Christ And Culture by H. Richard Niebuhr (review)

It's almost impossible to engage in a conversation about culture without someone mentioning H. Richard Niehbur's Christ & Culture. I learned about Niehbur through D.A. Carson's Christ & Culture: Revisited (and I regret not reading Niebuhr's book first!)

H. Richard Niebuhr explained liberal theology in this sentence: "A God without wrath brought men without sin into a kingdom without judgment through the ministrations of a Christ without a cross." 

It's amazing how often H. Richard Niebuhr's book, "Christ & Culture", is still discussed today. It was published in 1955, I recently found and read a reprint of Niebuhr's classic that celebrates the book's half-century milestone that includes a foreword by Martin E. Marty, and a preface by James M. Gustafson and a very helpful summary introductory essay by H. Richard Niebuhr.

Niebuhr's essay gave a great context to the book by listing examples of famous theologians that fit each of his five categories of Christ & Culture. Gustafson's short history book was more nostalgic than clarifying, although it added the minimum details to read the book. Unfortunately, the was not much biographical information on H. Richard Niebuhr in this book, which was disappointing since this is my first engagement with Niebuhr.

All I took away from the prefaces was that Reinhold Niebuhr was Richard's older brother, and that Richard had a son who also published theology books, but I don't know of any of Richard's son's writings, and that Reinhold has produced a large amount of books. However, one anecdote from the introduction was a list of George Marsden quotes that gave a negative evaluation of Niebuhr's classic, which the editor was more offended by than addressed in anyway. (I love Marsden, especially his biography Jonathan Edwards: A Life, and know that he wrote many other church history books, especially on fundamentalism, so I think Marsden's critiques are worth considering.)

I turned to The Google for a Niebuhr biography, and was disappointed by the information on the famous MMORPG commonly known as Wikipedia where I only learned that his first name is Helmut and some history about the United Church of Christ. However, I was able to find H.R. Niebuhr's obituary from the New York Times hosted at his alma-matter, Elmhurst College (Read It Here).

The first thing to know about Christ & Culture, is this book is foremost considered a book on ethics. "Christian Ethics" was not my first thought when I categorized this book, but "ethics" is the first word everyone says when they see me holding this Niebuhr volume. Maybe its because its a seminary class that young minds are first dragged into the mess of Christian Ethics. When I think of Ethics, I think of Jonathan Edward's magisterial Ethical Writings (Yale Volume 8) containing The Nature of True Virtue and The Ends For Which God Created The World, etc. And when I think of Christ & Culture I typically think of Luther's Two Kingdoms or the recent fad topic of Federal Vision and the perennial topic of Church and State.

Neibuhr's Categories

At last, the content review! As you may know already, Christ & Culture consists of five categories of the ways that Christians have historically understood culture in relation to Christianity: Christ Against Culture, Christ of Culture, Christ Above Culture, Christ And Culture In Paradox, Christ Transforming Culture. In short, each of theses views have things to embrace and elements to avoid.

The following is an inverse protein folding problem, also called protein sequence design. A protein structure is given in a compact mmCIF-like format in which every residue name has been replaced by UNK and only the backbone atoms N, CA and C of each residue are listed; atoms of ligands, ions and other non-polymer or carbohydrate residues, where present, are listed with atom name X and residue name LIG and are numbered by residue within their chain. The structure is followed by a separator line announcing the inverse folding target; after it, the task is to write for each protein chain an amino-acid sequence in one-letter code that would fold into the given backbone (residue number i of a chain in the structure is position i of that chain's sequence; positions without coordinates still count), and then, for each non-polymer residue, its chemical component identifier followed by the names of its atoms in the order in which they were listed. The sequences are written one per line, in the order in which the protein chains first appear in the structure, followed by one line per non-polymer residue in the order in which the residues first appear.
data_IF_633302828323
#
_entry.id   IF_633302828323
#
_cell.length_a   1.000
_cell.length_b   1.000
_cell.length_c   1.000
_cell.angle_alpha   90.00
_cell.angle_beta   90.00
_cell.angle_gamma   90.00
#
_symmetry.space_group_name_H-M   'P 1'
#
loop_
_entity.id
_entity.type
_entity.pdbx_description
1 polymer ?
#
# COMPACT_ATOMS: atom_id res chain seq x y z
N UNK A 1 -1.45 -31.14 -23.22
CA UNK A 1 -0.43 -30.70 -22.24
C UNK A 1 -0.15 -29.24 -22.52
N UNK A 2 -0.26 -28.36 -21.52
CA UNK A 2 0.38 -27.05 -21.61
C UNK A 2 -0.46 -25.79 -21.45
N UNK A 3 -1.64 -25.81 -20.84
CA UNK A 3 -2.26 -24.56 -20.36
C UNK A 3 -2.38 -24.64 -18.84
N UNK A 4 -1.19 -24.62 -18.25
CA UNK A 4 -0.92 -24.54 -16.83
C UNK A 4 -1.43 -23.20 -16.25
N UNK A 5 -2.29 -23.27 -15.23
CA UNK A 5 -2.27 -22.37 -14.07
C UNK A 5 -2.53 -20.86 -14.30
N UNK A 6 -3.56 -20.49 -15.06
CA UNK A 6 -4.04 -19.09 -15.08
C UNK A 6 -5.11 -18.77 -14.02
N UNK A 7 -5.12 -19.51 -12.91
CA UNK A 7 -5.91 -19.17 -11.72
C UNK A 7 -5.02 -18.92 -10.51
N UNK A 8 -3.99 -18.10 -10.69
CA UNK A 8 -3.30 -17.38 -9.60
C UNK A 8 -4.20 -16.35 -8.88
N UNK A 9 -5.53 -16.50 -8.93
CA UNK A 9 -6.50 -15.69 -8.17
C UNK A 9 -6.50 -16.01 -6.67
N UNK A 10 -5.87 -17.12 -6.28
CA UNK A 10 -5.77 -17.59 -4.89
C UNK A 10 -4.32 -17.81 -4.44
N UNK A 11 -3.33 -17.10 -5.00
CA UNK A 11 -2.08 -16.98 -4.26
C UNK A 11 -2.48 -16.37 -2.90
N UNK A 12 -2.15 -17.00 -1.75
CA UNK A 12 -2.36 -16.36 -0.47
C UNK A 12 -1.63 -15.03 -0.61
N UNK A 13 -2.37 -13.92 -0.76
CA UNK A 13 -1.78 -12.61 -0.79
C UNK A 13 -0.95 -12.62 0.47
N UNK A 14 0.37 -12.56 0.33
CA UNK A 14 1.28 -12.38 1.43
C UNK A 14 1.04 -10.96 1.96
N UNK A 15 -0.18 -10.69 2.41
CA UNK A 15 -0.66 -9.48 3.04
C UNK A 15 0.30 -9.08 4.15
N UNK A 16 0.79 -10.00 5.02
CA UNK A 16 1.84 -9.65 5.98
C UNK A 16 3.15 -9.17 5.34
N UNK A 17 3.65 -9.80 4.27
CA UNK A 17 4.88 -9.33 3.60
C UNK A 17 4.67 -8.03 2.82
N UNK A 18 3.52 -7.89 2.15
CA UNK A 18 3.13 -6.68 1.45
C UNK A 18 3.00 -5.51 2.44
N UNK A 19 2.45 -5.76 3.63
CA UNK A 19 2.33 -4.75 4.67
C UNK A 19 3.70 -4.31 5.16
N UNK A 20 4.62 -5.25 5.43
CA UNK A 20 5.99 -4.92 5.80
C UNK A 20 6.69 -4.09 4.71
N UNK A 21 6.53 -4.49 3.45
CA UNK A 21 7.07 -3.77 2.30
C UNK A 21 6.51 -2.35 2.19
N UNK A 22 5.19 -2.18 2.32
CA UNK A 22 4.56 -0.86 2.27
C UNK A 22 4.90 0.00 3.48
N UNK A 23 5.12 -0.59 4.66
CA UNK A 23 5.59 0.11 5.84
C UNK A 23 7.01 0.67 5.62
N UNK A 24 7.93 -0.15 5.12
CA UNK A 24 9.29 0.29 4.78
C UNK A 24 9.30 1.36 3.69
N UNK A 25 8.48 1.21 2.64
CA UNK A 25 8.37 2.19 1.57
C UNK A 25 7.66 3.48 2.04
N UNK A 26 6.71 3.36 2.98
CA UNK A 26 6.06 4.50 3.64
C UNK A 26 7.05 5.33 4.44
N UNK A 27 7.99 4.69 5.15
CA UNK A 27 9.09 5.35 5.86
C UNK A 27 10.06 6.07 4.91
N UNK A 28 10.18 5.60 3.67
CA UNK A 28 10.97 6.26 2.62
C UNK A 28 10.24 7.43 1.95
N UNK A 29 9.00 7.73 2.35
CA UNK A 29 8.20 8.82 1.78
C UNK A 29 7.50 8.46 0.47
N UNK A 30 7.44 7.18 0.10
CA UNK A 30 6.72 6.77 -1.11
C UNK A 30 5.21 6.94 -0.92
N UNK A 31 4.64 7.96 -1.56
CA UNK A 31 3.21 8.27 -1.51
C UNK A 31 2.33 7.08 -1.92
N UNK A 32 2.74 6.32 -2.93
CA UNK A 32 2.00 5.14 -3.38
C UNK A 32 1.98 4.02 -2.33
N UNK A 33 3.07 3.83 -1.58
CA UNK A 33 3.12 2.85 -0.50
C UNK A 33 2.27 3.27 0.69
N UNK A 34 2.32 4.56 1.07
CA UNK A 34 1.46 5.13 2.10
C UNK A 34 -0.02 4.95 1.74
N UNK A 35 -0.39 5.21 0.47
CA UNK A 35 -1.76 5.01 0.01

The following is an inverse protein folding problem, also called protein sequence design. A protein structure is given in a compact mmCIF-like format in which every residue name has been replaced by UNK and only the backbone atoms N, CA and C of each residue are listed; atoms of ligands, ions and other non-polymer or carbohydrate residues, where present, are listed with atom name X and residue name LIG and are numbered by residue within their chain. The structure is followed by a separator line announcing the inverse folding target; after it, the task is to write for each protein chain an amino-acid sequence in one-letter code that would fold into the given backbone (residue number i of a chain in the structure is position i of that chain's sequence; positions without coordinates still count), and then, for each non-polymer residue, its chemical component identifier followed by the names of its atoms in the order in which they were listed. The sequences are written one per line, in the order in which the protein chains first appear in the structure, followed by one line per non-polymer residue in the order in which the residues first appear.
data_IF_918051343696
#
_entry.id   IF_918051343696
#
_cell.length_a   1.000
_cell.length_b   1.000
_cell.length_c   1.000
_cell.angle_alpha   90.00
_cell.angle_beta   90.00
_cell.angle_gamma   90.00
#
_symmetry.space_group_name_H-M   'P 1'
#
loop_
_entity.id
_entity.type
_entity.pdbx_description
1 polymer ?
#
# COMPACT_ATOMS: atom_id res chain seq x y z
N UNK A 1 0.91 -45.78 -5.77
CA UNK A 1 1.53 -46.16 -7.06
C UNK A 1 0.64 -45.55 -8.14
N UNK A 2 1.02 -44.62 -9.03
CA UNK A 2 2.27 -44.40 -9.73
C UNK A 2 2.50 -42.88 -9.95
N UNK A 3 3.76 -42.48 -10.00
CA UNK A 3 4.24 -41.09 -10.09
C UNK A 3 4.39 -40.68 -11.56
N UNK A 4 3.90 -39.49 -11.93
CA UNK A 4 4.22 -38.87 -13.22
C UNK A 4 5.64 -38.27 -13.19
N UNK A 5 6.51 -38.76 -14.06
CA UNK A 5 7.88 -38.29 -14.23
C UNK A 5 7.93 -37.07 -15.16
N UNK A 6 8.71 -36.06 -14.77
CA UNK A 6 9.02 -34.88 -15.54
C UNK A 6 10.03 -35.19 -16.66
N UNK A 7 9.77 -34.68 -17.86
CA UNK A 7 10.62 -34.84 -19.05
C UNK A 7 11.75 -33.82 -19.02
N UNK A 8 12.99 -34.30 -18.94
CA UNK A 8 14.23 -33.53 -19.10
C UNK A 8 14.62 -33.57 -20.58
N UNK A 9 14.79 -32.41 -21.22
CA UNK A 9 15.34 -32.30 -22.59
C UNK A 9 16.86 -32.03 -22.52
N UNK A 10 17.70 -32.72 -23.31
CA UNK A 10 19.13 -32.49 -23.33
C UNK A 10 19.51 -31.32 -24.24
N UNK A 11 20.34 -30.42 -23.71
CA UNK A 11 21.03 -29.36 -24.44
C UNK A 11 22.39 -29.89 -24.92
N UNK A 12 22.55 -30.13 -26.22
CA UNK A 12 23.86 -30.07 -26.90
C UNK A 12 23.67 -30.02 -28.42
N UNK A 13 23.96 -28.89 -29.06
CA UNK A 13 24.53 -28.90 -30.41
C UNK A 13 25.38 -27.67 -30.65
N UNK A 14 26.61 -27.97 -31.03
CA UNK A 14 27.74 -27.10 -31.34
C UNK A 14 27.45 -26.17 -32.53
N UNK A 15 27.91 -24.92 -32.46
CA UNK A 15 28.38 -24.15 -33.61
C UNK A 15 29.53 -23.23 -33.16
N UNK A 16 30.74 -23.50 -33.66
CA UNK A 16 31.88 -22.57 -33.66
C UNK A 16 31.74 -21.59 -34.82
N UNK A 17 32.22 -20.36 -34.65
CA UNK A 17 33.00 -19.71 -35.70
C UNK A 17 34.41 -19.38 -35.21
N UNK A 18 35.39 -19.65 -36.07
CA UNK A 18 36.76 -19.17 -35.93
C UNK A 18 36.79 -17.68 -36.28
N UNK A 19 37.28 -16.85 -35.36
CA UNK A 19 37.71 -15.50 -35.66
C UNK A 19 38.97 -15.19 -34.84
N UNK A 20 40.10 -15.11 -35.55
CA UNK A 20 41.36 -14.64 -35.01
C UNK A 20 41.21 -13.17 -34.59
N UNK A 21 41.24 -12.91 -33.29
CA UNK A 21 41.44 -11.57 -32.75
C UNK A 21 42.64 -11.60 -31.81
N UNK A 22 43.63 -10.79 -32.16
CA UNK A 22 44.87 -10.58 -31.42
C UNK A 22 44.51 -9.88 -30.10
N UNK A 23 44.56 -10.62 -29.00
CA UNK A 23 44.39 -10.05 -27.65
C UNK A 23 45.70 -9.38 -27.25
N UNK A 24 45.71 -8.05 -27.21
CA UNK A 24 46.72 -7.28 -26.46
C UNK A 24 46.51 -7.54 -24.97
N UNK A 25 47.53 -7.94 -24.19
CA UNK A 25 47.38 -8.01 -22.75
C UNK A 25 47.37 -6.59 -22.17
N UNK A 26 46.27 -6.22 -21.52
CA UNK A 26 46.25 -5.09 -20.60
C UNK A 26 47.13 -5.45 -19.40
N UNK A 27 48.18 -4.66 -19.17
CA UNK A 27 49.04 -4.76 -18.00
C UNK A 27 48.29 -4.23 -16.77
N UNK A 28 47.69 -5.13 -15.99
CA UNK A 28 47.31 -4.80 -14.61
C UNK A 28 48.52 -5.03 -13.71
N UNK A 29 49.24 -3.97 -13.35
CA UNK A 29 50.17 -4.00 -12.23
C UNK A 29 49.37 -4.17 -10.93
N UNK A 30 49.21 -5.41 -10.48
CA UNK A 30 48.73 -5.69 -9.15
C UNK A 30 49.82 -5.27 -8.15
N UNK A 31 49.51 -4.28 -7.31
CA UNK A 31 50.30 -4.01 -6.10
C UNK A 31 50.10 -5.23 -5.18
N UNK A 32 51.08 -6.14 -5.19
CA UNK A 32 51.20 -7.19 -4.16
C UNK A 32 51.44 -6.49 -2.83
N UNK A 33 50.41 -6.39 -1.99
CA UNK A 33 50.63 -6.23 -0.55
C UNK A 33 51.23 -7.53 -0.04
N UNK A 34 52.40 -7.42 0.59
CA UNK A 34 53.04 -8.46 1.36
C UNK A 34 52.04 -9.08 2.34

I. Christ Against Culture

Christ Against Culture basically is the view that culture is all bad and needs to be annihilated.  The pinnacle example via Niebuhr was Tertullian, and his rejection of culture. Although Tertullian is analyzed in depth, to be frank, this Chapter read like one big rant against Leo Tolstoy. Yes, Tolstoy was an Anabaptist, and Yes, everyone hates Anabaptists. That's what the reformation was actually about -- hating Anabaptists. But, Tolstoy wrote two amazing novels: War and Peace and Anna Karenina. And, not everyone can be a "Dostoevsky" and write a "Brothers Karamazov." Even if Niebuhr is right about Tolstoy, it's still good to separate Tolstoy out from the disaster of the Radical Reformation. Niebuhr makes great analysis of this perspective, and the contradiction of being a literary master and someone who rejects culture.

II. Christ Of Culture

This is the great chapter about John Locke's "The Reasonableness of Christianity, Friedrich Schleiermacher's "The Christian Faith" and the works of Albrecht Ritschl. The irony of this chapter is that it's basically the same as Christ Against Culture but it's arch-enemy. This is where the modern-scientist, like Marcion, comes and rips out the supernatural and unfashionable parts of the New Testament, in the same way as Thomas Jefferson did to his bible.

III. Christ Above Culture

Above, as in Idealism. When I say "idealism", don't think Locke, but rather think Doctor Angelicus Thomas of Aquinas. If Christianity were to perfect culture, no one could do it better than Aquinas.

IV. Christ And Culture In Paradox

Here lies Martin Luther's doctrine of the "Two Kingdoms". R.I.P.

V. Christ Transforming Culture

Augustine of Hippo, and John Calvin too are lumped into this category, and as most of Church History.


This book is a recorded lecture, so it doesn't have the depth as a theology book normally has that was intended primarily for print. However, its still excellent, in the same way as Abraham Kuyper's Lectures on Calvinism were, despite being first lectures and second a theology book.


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